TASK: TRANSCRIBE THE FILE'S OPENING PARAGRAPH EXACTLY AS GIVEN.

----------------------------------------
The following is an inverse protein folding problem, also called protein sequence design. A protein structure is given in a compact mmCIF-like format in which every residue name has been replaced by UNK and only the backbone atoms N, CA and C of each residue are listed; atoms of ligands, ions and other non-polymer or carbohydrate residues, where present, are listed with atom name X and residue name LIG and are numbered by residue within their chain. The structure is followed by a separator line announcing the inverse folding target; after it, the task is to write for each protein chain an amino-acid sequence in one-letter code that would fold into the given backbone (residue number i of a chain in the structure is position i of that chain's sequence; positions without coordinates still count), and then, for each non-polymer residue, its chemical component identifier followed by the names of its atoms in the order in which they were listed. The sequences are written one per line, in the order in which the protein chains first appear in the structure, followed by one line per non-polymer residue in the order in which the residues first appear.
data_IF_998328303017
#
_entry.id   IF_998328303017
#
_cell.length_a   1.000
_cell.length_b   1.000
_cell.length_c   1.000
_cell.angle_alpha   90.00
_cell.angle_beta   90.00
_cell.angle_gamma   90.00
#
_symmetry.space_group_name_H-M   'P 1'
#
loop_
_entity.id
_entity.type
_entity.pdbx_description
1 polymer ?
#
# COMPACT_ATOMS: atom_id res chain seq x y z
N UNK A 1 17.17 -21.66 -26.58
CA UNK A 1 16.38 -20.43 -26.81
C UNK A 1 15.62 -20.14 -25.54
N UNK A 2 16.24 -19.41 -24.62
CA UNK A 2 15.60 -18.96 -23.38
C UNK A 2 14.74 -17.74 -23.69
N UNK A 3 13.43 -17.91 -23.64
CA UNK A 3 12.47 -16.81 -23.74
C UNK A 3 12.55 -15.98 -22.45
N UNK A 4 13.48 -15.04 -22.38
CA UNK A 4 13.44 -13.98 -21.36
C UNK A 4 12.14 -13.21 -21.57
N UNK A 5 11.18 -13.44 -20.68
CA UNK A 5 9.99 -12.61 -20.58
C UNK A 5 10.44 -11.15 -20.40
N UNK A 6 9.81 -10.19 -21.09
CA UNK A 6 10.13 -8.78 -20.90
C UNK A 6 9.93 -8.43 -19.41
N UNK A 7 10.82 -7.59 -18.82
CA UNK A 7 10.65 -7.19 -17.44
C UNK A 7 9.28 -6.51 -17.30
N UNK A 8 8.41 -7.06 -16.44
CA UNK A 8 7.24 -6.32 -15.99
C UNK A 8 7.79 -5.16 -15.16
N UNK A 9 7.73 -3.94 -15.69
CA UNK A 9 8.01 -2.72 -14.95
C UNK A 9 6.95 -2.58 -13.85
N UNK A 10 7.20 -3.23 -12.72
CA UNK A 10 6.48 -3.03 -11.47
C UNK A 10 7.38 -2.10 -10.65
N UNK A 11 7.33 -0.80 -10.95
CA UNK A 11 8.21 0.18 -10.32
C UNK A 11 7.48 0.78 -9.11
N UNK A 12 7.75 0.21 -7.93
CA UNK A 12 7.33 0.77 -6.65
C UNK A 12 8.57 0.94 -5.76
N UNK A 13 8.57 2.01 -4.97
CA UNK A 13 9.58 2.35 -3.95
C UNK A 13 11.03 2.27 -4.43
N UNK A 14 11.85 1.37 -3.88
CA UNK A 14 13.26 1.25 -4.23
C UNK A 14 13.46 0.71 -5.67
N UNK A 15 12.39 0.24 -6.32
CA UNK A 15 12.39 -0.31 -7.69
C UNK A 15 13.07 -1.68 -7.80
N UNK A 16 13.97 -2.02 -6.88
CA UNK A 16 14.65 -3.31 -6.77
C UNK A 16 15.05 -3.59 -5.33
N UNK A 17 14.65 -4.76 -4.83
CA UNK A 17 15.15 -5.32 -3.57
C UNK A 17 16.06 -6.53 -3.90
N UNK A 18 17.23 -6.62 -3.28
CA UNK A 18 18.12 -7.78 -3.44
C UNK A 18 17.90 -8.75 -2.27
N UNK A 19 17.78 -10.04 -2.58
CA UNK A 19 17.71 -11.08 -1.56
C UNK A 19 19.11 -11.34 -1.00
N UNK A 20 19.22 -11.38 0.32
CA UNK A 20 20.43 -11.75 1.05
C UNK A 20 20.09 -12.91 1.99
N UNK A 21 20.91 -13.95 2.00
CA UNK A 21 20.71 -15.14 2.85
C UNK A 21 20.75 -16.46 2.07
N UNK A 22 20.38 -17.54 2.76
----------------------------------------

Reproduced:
The following is an inverse protein folding problem, also called protein sequence design. A protein structure is given in a compact mmCIF-like format in which every residue name has been replaced by UNK and only the backbone atoms N, CA and C of each residue are listed; atoms of ligands, ions and other non-polymer or carbohydrate residues, where present, are listed with atom name X and residue name LIG and are numbered by residue within their chain. The structure is followed by a separator line announcing the inverse folding target; after it, the task is to write for each protein chain an amino-acid sequence in one-letter code that would fold into the given backbone (residue number i of a chain in the structure is position i of that chain's sequence; positions without coordinates still count), and then, for each non-polymer residue, its chemical component identifier followed by the names of its atoms in the order in which they were listed. The sequences are written one per line, in the order in which the protein chains first appear in the structure, followed by one line per non-polymer residue in the order in which the residues first appear.